Cell Fractionation

Revision cards for cell fractionation, any comments on how to improve are welcome!

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  • Created by: Lucy Carr
  • Created on: 01-01-13 16:12

Cell Fractionation

Cell fractionation is separating organelles of a cell from the rest in order to study them individually.

Key Words before we begin!

Fractionation-the process by which cells are broken up & organelles separated out.

Ultracentrifugigation-process by which fragments in the filtered homogenate are separated in a machine called an ultracentrifuge.

Supernatant-the fluid left over after ultracentrifugigation (contains all organelles that haven't been separated into the sediment)

Isotonic-same concentration of sugars etc as in the organelles

Buffered-means to maintain a constant pH.

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Step 1: Homogenisation

Homogenisation put simply is breaking up the cells.

It can be done in several ways, but all of them do the same thing, they break up the plasma membrane so the organelles are released into a solution.

The solution must be:

  • Ice cold: to reduce the activity of enzymes which break down the organelles
  • Isotonic: to prevent the organelles shrivelling or bursting due to osmosis
  • Buffered: to keep the conditions constant so organelles aren't damaged.


Examiners often like to give details of an experiment, where the conditions were one of the above. They often ask why they are so, so its very useful to learn the reasons behind the conditions.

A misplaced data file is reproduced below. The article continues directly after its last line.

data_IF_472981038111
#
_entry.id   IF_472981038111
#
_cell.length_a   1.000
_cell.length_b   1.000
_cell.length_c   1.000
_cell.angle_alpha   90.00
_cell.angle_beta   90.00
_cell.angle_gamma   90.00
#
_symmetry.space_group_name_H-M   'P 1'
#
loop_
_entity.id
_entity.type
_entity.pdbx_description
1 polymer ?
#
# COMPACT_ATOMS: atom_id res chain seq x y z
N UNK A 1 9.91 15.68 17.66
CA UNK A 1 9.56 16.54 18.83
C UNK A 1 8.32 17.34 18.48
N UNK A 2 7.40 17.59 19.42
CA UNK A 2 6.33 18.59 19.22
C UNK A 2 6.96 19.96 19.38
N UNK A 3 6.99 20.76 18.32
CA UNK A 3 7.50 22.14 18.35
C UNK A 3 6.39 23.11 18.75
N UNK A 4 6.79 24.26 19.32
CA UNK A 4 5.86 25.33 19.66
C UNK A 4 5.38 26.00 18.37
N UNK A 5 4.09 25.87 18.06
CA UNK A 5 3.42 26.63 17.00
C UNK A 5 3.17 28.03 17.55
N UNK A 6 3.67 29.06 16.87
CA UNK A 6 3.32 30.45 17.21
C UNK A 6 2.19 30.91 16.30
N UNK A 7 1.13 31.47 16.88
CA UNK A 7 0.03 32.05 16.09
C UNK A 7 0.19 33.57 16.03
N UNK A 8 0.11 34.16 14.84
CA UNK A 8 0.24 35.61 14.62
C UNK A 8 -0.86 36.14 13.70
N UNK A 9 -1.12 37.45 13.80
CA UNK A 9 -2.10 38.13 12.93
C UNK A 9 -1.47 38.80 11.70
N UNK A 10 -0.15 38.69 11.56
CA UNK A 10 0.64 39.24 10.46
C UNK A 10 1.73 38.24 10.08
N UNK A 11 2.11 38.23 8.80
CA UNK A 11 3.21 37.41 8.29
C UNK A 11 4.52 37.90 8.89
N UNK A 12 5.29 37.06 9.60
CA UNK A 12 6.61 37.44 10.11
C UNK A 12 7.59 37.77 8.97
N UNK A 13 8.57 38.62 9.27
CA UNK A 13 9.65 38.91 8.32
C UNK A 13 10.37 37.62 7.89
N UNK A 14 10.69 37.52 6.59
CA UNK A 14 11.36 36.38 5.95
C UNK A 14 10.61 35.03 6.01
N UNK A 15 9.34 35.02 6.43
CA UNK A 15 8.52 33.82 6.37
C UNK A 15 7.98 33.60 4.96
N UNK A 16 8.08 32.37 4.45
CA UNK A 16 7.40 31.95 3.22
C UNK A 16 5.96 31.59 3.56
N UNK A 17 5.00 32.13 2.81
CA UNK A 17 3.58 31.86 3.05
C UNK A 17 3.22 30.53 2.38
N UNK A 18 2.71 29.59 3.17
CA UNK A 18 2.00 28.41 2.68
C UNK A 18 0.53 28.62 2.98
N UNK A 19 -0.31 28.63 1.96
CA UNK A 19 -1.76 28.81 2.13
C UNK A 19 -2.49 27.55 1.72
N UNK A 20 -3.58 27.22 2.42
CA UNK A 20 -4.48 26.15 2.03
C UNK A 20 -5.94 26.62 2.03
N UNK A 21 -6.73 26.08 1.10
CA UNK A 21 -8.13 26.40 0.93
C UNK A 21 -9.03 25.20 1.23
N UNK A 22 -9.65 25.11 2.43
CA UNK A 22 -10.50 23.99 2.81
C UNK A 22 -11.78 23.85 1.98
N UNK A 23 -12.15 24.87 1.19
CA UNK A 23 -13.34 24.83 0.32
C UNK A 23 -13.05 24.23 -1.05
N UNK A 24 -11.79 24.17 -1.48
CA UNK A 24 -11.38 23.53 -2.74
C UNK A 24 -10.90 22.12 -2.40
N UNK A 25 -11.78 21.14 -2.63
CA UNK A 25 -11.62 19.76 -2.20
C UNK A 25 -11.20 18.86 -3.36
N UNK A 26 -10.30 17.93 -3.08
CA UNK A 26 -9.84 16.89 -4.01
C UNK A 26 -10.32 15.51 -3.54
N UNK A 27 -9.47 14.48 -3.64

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Step 2: Filtration

Next, the homogenate (homogenised cell solution) is filtered to separate any cell or tissue debris.

The organelles are much smaller than the debris so the pass straight through into the solution.


This process doesn't separate organelles from each other, that's what happens in the next step!

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Step 3: Ultracentrifugigation

Now you have a solution containing lots of different organelles. Ultracentrifugigation is used to separate all these organelles:

  • Cell fragments are put in a tube and spun in a centrifuge at a low speed. The heaviest organelles (e.g. nuclei) are flung to the bottom of the tube. This sediment is separated from the supernatant.
  • The supernatant is spun again at a higher speed. The next heaviest organelles go to the bottom. Again, the sediment is separated from the supernatant.
  • This process continues at progressively higher speeds until all organelles are separated out.

The organelles in order of mass are:

Nuclei, mitochondria, lysosomes, ER then ribosomes.

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thaaannnnk youuu xxxxx

Lucy Carr


no problem pleased you like!

kat everdeen


these are fantastic! thanks x



These are really useful and actually what the spec wants! Thanks a lot!!!

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